“Back then, [shop owners] wanted to be in heavily populated areas, commercial areas or even those very small commercial areas within residential areas so that people from the neighborhood could come to their dispensaries,” said Salfeld. “Having off-street parking was also huge.”
Even for dispensary owners who opened their shops after 2010 and had to comply with the new zoning laws, zoning was just one consideration among many in choosing where to do business.
“We opened [this location] in 2013, and zoning was obviously a factor,” said Brett Ahroon, who manages the Starbuds medical and recreational marijuana dispensary in the SED neighborhood of Elyria Swansea just off Interstate 70. “But the main draw for us was customer access, being close to the junction of Colorado’s two major highways.
With hundreds of dispensaries and recreational shops already open in Denver, shop owners do say that finding space for new ventures is getting harder by the day, and much of the remaining land that’s properly zoned may be in poorer neighborhoods.
“I’ve looked at the map a million times to try to figure out where I could start a new one, and it’s almost impossible except in an industrial neighborhood,” Salfeld said.
This fall, state rules will allow entrepreneurs who weren’t previously in the medical marijuana trade to open new recreational marijuana businesses for the first time, which could prompt a flood of new store openings in Denver. Yet partly because of the tight zoning laws and the fact that so much prime real estate is already taken, Salfeld isn’t sure that another green rush is coming.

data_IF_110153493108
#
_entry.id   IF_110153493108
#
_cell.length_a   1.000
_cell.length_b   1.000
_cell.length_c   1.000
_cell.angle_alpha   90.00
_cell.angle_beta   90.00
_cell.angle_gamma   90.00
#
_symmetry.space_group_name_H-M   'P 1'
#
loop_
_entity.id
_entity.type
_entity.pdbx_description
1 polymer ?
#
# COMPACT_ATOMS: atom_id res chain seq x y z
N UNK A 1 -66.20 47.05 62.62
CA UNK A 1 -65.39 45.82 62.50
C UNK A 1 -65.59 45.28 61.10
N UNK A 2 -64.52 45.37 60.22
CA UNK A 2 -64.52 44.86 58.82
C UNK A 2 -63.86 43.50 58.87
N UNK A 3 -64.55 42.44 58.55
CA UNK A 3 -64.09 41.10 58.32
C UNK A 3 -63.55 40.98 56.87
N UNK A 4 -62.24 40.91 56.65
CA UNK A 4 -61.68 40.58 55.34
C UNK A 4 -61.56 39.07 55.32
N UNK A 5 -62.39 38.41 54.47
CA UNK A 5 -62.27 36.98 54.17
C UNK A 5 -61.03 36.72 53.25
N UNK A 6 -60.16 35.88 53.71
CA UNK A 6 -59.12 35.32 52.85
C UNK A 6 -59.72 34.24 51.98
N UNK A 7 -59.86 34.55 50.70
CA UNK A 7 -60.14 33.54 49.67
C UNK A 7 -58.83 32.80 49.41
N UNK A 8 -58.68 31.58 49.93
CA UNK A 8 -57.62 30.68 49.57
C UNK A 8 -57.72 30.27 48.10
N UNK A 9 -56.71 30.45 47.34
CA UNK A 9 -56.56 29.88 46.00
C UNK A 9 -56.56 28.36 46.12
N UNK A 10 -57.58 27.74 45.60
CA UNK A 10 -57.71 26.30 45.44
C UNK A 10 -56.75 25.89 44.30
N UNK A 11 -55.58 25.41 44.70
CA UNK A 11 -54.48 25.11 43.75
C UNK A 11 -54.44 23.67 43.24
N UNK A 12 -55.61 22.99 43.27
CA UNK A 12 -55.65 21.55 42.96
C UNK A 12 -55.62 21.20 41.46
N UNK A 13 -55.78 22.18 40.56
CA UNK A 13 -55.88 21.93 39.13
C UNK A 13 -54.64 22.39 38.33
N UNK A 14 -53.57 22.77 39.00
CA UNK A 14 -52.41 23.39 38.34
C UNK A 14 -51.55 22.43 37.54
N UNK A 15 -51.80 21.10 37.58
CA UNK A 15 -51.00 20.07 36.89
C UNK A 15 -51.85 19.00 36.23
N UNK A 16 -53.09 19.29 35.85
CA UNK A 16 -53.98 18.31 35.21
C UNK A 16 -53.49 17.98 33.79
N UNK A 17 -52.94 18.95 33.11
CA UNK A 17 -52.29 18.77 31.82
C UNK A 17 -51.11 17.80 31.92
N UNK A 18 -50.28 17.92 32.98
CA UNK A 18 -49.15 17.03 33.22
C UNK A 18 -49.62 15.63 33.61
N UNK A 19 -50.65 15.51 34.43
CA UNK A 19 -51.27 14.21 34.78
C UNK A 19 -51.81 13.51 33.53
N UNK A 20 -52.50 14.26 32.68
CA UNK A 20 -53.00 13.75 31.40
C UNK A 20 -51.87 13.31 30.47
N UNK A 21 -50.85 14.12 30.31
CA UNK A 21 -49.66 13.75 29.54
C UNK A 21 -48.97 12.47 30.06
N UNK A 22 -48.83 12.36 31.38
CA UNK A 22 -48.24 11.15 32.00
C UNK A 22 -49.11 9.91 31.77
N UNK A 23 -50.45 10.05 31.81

“Even in the heavy industrial areas, eight out of 10 times it’s impossible [to find space for a store], because people have already done it,” he said.
Responding amid uncertainty
With so many unsettled questions about the distribution of dispensaries and their impact on public health, researchers say they’re eager to keep gathering data on the budding industry that can be used to craft wiser zoning policies.
Since California is now tracking the number and location of dispensaries in the state over time, Mair and her team hope to shed more light in future studies on whether increasing the number of dispensaries in a given neighborhood could also drive up rates of pot abuse there. And Nemeth and Ross say they’ll keep interviewing dispensary owners in Denver to tease out how much zoning rules drive their location decisions.
In the meantime, even if the evidence linking dispensaries to health harms remains ambiguous, a significant number of people don’t want dispensaries near their homes. According to a survey conducted by the Pew Research Center in February 2014, about 43 percent of respondents said they would be bothered if a store selling marijuana opened in their neighborhood.
“We don’t really care if they’re bad, people don’t want them,” said Nemeth. “So is it right to be zoning for them in these poor neighborhoods?”